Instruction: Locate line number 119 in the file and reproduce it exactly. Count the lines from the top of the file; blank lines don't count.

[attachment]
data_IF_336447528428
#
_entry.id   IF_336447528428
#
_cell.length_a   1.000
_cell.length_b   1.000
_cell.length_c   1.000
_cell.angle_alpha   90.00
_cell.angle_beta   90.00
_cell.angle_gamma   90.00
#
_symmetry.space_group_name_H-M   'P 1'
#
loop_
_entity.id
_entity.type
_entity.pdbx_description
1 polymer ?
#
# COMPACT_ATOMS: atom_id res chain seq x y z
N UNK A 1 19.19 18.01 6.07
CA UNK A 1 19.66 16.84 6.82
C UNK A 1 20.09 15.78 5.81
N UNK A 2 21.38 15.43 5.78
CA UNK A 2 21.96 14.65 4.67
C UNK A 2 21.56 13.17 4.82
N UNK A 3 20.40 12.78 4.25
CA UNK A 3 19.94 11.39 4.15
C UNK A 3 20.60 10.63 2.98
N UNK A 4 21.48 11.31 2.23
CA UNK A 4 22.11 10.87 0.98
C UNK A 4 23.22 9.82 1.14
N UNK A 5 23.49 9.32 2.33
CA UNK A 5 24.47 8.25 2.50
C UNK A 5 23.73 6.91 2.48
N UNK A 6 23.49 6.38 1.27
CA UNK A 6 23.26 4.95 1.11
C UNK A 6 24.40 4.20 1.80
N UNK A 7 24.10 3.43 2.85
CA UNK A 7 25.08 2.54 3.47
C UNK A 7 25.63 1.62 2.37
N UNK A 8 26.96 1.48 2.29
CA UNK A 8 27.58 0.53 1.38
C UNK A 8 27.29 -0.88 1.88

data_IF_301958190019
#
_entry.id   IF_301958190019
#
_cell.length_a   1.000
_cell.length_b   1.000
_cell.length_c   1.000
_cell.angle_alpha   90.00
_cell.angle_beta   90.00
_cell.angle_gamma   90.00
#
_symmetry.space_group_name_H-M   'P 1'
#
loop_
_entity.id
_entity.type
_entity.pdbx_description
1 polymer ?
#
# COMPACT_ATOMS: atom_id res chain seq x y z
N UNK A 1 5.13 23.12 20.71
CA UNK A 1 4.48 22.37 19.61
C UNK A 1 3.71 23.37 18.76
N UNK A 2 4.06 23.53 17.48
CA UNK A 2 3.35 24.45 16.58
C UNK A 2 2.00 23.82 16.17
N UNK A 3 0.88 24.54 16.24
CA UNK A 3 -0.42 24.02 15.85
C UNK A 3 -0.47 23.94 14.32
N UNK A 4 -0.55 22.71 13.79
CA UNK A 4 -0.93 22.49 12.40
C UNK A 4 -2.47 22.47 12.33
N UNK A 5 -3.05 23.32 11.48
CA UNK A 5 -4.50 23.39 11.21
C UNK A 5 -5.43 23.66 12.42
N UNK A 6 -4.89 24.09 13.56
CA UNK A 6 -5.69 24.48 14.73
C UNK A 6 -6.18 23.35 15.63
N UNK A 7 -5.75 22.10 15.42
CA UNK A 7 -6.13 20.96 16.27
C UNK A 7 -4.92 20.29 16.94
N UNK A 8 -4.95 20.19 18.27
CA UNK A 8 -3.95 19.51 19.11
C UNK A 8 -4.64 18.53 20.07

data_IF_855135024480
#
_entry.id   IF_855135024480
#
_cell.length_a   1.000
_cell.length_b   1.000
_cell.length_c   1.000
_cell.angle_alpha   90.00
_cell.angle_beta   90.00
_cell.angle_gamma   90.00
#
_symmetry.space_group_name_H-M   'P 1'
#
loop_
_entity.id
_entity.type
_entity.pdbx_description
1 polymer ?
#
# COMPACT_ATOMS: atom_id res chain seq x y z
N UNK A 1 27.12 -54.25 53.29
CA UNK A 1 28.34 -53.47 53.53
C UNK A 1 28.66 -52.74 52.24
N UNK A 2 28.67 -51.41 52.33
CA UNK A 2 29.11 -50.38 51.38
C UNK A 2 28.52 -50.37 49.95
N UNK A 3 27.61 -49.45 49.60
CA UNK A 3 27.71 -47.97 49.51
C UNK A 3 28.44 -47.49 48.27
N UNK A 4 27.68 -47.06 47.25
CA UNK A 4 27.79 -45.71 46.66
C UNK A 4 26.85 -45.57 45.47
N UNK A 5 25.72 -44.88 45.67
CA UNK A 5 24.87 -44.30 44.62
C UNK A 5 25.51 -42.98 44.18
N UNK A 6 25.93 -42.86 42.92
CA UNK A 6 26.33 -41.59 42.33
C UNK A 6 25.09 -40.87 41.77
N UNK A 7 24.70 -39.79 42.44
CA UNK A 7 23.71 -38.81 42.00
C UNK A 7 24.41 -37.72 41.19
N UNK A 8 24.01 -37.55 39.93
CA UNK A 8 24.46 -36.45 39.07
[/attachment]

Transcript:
CA UNK A 4 27.79 -45.71 46.66